How does Michelin use metal additive manufacturing?

Michelin was one of the early adopters of Additive Manufacturing (AM) in the automotive industry and initially looked at making use of the technology from as early as 2000. The focus – manufacturing complex tyre moulds that would have been impossible with typical manufacturing techniques. To accomplish this, Michelin decided to create its own range of metal printers. After an in-depth period of research and development, the first moulds manufactured using additive manufacturing technology were completed in 2013. Michelin was the first in the world to do this with the CrossClimate tyre range that offered optimal grip over its entire lifespan on snow. This would not have been possible without Additive Manufacturing. 

In 2016 Michelin joined forces with Fives, a manufacturer and designer of machinery and process equipment, to make use of its machines and expertise in the AM sphere. This joint venture was named AddUp and combined Fives’ experience in machine manufacturing and process development with the technical accomplishments Michelin achieved during the development of its own AM machine.  

As of 2019, Michelin has metal printers situated all over the world that collectively produce over 1 million metal parts every year. 

What is AddUp Additive Manufacturing? 

AddUp is a joint venture between Fives and Michelin that aims to not only provide AM tooling for Michelin but also to provide an AM service to the industry. This service includes the supply of machinery and equipment related to metal AM, consultation on the integration of AM processes into the industrialisation of products and the provision of related training. 

AddUp currently has three technologies in its portfolio; the original technology from Michelin uses Powder Bed Fusion and the recent acquisition of BeAM and 3A by AddUp, which adds Directed Energy Disposition and Electron Beam Melting technologies.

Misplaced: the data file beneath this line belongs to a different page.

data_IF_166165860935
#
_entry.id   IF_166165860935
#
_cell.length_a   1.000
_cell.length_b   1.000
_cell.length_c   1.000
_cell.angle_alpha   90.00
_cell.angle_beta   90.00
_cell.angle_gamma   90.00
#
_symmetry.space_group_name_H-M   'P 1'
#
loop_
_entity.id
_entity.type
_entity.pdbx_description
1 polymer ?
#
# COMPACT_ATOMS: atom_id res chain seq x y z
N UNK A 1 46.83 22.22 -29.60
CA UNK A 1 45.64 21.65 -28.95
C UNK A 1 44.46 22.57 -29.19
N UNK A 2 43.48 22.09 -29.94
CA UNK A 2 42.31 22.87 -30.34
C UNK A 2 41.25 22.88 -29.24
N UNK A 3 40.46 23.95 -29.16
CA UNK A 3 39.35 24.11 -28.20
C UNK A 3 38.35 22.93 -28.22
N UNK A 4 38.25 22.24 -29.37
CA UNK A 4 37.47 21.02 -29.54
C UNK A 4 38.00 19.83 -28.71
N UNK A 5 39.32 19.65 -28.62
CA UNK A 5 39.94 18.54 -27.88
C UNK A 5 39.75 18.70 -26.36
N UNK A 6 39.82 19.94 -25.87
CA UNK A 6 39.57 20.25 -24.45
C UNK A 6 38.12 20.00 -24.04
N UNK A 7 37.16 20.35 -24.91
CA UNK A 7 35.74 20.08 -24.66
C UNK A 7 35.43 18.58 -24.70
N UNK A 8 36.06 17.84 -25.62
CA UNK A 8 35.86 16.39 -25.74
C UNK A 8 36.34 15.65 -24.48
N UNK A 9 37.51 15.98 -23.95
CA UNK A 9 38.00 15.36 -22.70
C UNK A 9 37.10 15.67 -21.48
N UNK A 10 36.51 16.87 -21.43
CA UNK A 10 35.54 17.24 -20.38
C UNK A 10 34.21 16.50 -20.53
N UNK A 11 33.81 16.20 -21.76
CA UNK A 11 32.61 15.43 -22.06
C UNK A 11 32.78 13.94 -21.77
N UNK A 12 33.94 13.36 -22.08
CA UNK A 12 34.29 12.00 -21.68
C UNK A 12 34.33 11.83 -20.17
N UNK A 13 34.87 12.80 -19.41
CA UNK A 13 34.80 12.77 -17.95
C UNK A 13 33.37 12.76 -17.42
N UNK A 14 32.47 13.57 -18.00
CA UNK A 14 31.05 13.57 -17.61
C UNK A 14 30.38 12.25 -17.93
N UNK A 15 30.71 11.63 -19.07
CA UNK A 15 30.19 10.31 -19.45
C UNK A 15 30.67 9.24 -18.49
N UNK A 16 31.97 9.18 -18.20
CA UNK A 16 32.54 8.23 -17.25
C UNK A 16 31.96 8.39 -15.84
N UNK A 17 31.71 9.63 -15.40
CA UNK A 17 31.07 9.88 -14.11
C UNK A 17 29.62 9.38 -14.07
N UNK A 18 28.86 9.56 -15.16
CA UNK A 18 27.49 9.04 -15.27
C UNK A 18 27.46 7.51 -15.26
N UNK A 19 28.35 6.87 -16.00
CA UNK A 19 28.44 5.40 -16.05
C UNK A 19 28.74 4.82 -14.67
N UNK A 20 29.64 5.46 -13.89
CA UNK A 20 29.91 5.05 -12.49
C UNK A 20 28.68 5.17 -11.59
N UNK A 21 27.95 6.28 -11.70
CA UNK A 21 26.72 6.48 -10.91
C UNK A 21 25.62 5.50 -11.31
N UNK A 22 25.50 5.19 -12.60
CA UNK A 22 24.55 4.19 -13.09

1. Powder Bed Fusion – Typical metal AM process that uses a laser to melt a metal powder into the final component. Also referred to as laser beam melting (LBM). 
  1. Directed Energy Deposition – This process deposits and melts the material via the nozzle, which allows for repairs of existing components and the creation of parts without the need for supports. This system is typically retrofitted onto a 5-axis CNC mill. 
  1. Electron Beam Melting – This process also makes use of a powder bed but the difference is the process happens in a vacuum and an electron beam is used to melt the material. 

Where is it used? 

Michelin uses additive manufacturing to create moulds for various tyre models. These moulds were previously made using multiple processes that were costly and time consuming to manufacture. One of the key innovations by Michelin is to make tyres that have a tread profile which continuously changes as the tyre wears. This helps to maintain optimal grip as well as disperse water effectively during the full lifespan of the tyre. The type of tooling required to achieve these profiles cannot be manufactured with traditional manufacturing techniques. This is mainly due to their shape and the intricacy of the part. Therefore, Additive is used as it can easily achieve the required results with minimal time and cost. The image below indicates a typical mould part. 

Figure 1 – Michelin Tyre Mould 

Some of the Michelin tyres that currently make use of AM moulds are listed below. 

FormUp 350 

The FormUp 350 is the flagship AM machine from AddUp that was initially designed to meet a specific production requirement for Michelin. This machine is currently producing hundreds of thousands of production parts per year that are successfully being used in high-volume manufacturing plants. Some of the key applications of this machine are listed below: 

  • Automotive 
  • Energy
  • Medical 
  • Tools & Moulds 
  • Sports

In Conclusion 

With metal Additive Manufacturing often being relegated to advanced industries with small production lines, one-off components and exotic materials, it is often thought to be unsuited to high-volume environments like the automotive industry. AddUp has proved that not only can its machines create large production volume parts, but these parts have been successfully used in some of the most intensive manufacturing processes by a leader in the tyre industry. It is clear that metal AM is beginning to move from specialised to mainstream applications, and AddUp is at the forefront of this revolution.  

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